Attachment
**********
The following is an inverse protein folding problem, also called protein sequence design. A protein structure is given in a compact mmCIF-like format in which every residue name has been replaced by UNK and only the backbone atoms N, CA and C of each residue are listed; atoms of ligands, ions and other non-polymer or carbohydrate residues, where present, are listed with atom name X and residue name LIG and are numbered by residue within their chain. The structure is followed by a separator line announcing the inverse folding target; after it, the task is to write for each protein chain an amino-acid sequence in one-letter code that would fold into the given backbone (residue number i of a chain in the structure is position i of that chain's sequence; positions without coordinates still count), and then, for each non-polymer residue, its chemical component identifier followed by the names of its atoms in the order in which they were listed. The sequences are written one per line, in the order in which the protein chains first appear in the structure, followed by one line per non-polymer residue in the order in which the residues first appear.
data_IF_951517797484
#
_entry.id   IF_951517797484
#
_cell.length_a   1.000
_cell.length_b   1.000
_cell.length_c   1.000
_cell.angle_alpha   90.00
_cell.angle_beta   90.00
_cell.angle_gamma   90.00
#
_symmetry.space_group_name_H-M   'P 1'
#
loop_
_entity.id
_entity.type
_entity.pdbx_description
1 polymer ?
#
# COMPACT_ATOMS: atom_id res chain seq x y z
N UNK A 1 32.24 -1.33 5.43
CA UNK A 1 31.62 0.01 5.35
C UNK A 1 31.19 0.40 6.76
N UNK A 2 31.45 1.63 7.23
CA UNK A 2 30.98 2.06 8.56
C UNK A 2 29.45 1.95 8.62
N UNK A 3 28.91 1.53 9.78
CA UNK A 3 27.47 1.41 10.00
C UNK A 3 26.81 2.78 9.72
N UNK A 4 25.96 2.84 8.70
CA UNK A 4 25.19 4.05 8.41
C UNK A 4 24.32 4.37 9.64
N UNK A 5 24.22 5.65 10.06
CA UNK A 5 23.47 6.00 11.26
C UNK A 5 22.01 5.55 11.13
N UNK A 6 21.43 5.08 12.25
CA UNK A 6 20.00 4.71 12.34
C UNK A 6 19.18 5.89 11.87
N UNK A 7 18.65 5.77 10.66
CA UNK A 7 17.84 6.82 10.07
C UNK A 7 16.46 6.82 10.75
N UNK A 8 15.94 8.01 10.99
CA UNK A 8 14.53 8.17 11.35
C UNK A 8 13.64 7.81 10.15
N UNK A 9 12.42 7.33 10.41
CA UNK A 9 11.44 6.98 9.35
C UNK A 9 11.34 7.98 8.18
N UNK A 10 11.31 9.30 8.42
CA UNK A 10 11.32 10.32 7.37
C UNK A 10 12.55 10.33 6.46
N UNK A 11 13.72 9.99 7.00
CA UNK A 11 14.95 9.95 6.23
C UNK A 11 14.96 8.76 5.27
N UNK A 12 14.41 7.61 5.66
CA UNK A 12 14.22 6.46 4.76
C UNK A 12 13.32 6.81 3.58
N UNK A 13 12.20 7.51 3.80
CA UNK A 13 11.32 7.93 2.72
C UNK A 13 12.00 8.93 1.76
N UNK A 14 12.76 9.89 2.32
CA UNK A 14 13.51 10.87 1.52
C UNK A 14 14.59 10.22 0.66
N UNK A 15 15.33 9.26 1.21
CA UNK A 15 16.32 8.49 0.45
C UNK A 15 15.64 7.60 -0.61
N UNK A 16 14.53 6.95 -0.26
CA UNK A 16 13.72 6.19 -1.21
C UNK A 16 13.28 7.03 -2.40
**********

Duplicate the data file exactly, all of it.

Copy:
The following is an inverse protein folding problem, also called protein sequence design. A protein structure is given in a compact mmCIF-like format in which every residue name has been replaced by UNK and only the backbone atoms N, CA and C of each residue are listed; atoms of ligands, ions and other non-polymer or carbohydrate residues, where present, are listed with atom name X and residue name LIG and are numbered by residue within their chain. The structure is followed by a separator line announcing the inverse folding target; after it, the task is to write for each protein chain an amino-acid sequence in one-letter code that would fold into the given backbone (residue number i of a chain in the structure is position i of that chain's sequence; positions without coordinates still count), and then, for each non-polymer residue, its chemical component identifier followed by the names of its atoms in the order in which they were listed. The sequences are written one per line, in the order in which the protein chains first appear in the structure, followed by one line per non-polymer residue in the order in which the residues first appear.
data_IF_951517797484
#
_entry.id   IF_951517797484
#
_cell.length_a   1.000
_cell.length_b   1.000
_cell.length_c   1.000
_cell.angle_alpha   90.00
_cell.angle_beta   90.00
_cell.angle_gamma   90.00
#
_symmetry.space_group_name_H-M   'P 1'
#
loop_
_entity.id
_entity.type
_entity.pdbx_description
1 polymer ?
#
# COMPACT_ATOMS: atom_id res chain seq x y z
N UNK A 1 32.24 -1.33 5.43
CA UNK A 1 31.62 0.01 5.35
C UNK A 1 31.19 0.40 6.76
N UNK A 2 31.45 1.63 7.23
CA UNK A 2 30.98 2.06 8.56
C UNK A 2 29.45 1.95 8.62
N UNK A 3 28.91 1.53 9.78
CA UNK A 3 27.47 1.41 10.00
C UNK A 3 26.81 2.78 9.72
N UNK A 4 25.96 2.84 8.70
CA UNK A 4 25.19 4.05 8.41
C UNK A 4 24.32 4.37 9.64
N UNK A 5 24.22 5.65 10.06
CA UNK A 5 23.47 6.00 11.26
C UNK A 5 22.01 5.55 11.13
N UNK A 6 21.43 5.08 12.25
CA UNK A 6 20.00 4.71 12.34
C UNK A 6 19.18 5.89 11.87
N UNK A 7 18.65 5.77 10.66
CA UNK A 7 17.84 6.82 10.07
C UNK A 7 16.46 6.82 10.75
N UNK A 8 15.94 8.01 10.99
CA UNK A 8 14.53 8.17 11.35
C UNK A 8 13.64 7.81 10.15
N UNK A 9 12.42 7.33 10.41
CA UNK A 9 11.44 6.98 9.35
C UNK A 9 11.34 7.98 8.18
N UNK A 10 11.31 9.30 8.42
CA UNK A 10 11.32 10.32 7.37
C UNK A 10 12.55 10.33 6.46
N UNK A 11 13.72 9.99 7.00
CA UNK A 11 14.95 9.95 6.23
C UNK A 11 14.96 8.76 5.27
N UNK A 12 14.41 7.61 5.66
CA UNK A 12 14.22 6.46 4.76
C UNK A 12 13.32 6.81 3.58
N UNK A 13 12.20 7.51 3.80
CA UNK A 13 11.32 7.93 2.72
C UNK A 13 12.00 8.93 1.76
N UNK A 14 12.76 9.89 2.32
CA UNK A 14 13.51 10.87 1.52
C UNK A 14 14.59 10.22 0.66
N UNK A 15 15.33 9.26 1.21
CA UNK A 15 16.32 8.49 0.45
C UNK A 15 15.64 7.60 -0.61
N UNK A 16 14.53 6.95 -0.26
CA UNK A 16 13.72 6.19 -1.21
C UNK A 16 13.28 7.03 -2.40